The role of the dragoon was still being defined in the wars of the 17th century. Dragoons later went on to become heavy shock cavalry who rarely got off their expensive horses. Our subjects fighting in the English Civil Wars and Thirty Years War are really mounted infantry, musketeers mounted on poorer quality horses. Their role was not glamorous, but was nonetheless vital to a 17th century general.
Okey’s Dragoons courtesy of Osprey Publishing
Before any pitched battle the Dragoons would have been worked hard, joining raids on enemy strongholds and supply lines. Capturing and holding bridges, fords or crossing points at major rivers were also important during preparations for the coming fight. Dragoons could also find themselves on outpost duty, using their firelock or matchlock muskets to keep the enemy at bay. They were also the perfect troop type to escort wagons, prisoners or guarding anything else thought valuable.
Come the glorious day of battle however, the Dragoon could come in to his own. Never as well paid or equipped as their comrades in arms in the cavalry, and most likely despised by the footsloggers, the Dragoon had a job to do nevertheless. Most commonly, it would be dangerous work, joining Forlorn Hope parties, guarding the flanks and rear of the army. They were sent forward to clear woods, ditches and hedges of enemy musketeers and opposing dragoons. Often the Dragoons would move forward smartly and then dismount to fight, forming regular musket blocks on the field and responding to drum calls as would any infantry of the time.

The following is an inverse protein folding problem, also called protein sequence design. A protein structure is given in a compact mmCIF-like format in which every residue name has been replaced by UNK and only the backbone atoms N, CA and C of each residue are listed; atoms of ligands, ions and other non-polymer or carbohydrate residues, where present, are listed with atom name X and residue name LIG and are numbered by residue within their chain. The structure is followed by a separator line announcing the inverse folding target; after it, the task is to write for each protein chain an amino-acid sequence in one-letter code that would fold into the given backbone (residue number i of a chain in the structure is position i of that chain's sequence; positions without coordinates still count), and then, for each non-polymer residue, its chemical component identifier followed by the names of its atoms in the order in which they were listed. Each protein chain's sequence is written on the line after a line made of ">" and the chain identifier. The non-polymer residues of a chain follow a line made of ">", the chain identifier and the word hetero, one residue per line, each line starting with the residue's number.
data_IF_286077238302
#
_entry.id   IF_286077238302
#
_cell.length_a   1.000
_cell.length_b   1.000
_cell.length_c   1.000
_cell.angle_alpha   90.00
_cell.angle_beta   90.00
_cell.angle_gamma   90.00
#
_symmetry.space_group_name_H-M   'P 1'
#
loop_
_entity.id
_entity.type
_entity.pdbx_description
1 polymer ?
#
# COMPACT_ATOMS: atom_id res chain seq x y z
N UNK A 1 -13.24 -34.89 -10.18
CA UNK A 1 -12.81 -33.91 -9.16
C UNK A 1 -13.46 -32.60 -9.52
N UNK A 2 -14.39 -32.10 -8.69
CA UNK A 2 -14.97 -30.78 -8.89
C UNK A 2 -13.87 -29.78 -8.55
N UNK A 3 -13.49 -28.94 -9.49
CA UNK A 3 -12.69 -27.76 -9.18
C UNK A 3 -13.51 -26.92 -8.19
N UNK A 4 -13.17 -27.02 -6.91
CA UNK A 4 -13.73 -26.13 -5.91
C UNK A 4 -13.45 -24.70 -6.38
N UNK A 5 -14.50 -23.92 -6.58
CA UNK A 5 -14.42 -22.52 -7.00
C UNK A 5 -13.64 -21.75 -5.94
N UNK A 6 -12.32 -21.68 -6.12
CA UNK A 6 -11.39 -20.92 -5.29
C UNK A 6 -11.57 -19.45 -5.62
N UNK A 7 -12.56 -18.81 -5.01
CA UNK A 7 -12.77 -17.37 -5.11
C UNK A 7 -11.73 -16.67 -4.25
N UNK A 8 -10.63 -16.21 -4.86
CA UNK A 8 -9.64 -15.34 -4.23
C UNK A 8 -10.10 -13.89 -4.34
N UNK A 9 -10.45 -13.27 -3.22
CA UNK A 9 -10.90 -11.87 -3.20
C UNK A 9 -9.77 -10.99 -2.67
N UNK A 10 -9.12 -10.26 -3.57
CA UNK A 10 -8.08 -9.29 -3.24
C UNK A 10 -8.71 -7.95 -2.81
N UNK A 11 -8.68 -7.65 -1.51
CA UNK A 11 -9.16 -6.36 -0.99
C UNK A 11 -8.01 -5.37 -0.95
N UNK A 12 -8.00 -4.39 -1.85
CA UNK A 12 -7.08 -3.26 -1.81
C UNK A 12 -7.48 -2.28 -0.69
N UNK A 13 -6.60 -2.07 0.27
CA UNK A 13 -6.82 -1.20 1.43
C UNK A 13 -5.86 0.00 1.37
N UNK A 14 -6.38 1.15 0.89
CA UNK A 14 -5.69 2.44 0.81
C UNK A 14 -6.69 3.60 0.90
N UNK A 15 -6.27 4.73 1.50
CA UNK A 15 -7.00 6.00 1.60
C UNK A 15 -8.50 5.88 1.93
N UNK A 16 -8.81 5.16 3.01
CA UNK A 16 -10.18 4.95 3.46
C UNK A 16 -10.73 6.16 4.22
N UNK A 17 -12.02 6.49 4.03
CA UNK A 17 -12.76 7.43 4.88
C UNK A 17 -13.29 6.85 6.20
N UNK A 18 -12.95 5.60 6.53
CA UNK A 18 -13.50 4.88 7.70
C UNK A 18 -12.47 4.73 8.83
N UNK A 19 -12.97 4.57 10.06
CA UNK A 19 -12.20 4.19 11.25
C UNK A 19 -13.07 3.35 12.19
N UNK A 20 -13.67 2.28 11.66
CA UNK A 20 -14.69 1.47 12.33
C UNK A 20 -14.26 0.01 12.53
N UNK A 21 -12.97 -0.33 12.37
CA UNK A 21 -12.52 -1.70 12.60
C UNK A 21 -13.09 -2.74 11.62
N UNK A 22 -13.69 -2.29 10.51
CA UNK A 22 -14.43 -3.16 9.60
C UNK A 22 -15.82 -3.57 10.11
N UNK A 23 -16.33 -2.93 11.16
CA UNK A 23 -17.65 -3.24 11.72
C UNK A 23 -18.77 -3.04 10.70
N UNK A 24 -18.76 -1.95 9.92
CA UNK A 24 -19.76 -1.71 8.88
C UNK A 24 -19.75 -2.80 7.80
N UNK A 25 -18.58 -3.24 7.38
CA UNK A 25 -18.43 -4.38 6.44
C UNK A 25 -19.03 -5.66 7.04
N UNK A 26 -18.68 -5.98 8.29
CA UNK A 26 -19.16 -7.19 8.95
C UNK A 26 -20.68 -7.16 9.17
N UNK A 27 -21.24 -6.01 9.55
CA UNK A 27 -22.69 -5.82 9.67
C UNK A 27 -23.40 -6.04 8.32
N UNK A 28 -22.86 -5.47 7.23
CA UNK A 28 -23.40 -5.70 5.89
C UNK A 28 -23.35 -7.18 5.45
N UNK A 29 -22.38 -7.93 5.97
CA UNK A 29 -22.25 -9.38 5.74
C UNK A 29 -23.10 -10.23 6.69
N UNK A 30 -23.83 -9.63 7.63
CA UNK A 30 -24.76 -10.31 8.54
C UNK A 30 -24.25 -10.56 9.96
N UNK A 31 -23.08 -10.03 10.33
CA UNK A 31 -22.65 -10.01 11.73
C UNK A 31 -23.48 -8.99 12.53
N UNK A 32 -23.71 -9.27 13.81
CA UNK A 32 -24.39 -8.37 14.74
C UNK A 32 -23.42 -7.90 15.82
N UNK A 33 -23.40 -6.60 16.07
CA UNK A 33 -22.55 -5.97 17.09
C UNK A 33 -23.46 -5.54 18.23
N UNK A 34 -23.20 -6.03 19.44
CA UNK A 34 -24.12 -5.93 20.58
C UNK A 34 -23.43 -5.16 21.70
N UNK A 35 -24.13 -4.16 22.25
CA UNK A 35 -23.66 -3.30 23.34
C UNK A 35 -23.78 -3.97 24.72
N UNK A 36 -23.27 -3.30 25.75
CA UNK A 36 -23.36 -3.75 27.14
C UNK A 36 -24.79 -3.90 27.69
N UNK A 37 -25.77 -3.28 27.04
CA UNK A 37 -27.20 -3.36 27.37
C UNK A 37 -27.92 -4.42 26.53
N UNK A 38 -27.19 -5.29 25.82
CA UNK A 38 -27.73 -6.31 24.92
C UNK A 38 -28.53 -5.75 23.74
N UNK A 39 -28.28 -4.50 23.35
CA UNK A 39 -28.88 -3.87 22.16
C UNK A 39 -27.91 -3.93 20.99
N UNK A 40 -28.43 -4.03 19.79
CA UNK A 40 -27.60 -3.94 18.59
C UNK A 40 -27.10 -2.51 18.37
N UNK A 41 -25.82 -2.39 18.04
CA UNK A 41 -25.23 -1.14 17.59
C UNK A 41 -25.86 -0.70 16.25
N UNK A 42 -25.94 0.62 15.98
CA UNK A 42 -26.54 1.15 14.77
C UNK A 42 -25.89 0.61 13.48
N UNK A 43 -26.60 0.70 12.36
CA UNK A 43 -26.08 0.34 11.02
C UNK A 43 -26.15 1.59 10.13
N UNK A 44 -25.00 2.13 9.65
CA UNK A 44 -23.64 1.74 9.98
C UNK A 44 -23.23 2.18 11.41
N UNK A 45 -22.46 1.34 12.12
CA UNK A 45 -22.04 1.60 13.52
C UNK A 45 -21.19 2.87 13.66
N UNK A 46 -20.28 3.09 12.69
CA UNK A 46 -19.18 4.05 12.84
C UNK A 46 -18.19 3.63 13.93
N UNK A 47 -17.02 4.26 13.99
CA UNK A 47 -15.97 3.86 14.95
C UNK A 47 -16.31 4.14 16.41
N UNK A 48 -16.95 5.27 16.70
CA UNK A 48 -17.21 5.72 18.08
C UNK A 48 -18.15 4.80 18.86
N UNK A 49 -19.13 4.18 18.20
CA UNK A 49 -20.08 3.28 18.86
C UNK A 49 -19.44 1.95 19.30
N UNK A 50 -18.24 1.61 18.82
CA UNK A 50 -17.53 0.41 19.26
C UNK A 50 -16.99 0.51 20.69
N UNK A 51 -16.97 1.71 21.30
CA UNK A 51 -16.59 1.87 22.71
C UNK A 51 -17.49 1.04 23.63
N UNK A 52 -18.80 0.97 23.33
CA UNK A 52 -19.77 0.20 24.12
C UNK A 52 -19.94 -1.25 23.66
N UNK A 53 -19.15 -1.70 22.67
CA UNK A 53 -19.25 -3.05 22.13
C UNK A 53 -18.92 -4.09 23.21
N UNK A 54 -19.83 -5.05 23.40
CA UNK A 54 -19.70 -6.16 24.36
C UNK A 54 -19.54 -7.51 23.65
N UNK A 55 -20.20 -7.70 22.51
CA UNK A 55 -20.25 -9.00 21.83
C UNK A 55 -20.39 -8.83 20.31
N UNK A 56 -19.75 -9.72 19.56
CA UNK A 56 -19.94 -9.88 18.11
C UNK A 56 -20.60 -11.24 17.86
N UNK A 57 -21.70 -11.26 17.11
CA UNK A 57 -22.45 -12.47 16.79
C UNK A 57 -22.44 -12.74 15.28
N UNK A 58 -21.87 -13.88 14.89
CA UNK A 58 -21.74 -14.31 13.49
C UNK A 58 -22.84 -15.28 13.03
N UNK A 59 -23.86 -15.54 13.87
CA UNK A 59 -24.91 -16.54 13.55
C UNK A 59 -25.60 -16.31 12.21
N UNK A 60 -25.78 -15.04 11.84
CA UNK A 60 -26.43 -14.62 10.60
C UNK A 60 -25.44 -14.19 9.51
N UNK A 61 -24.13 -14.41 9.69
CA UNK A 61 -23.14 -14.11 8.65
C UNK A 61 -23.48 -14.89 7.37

In the heat of battle their horses would be sent to the rear, along with one in four of the men. These troops would ensure the horses were sheltered from fire and prepared for swift mount up, whether to retreat or redeploy on the battlefield.
Firing from the saddle was attempted, indeed even trained for, but it is difficult to imagine this being of any real worth in the field. Hand-to-hand combat was not seen as a major role for a Dragoon, however Colonel Okey and his New Model Army regiment bucked this tradition. At Naseby, Okey’s Dragoons famously charged, sword and carbine in hand, to help destroy a collapsing Royalist army.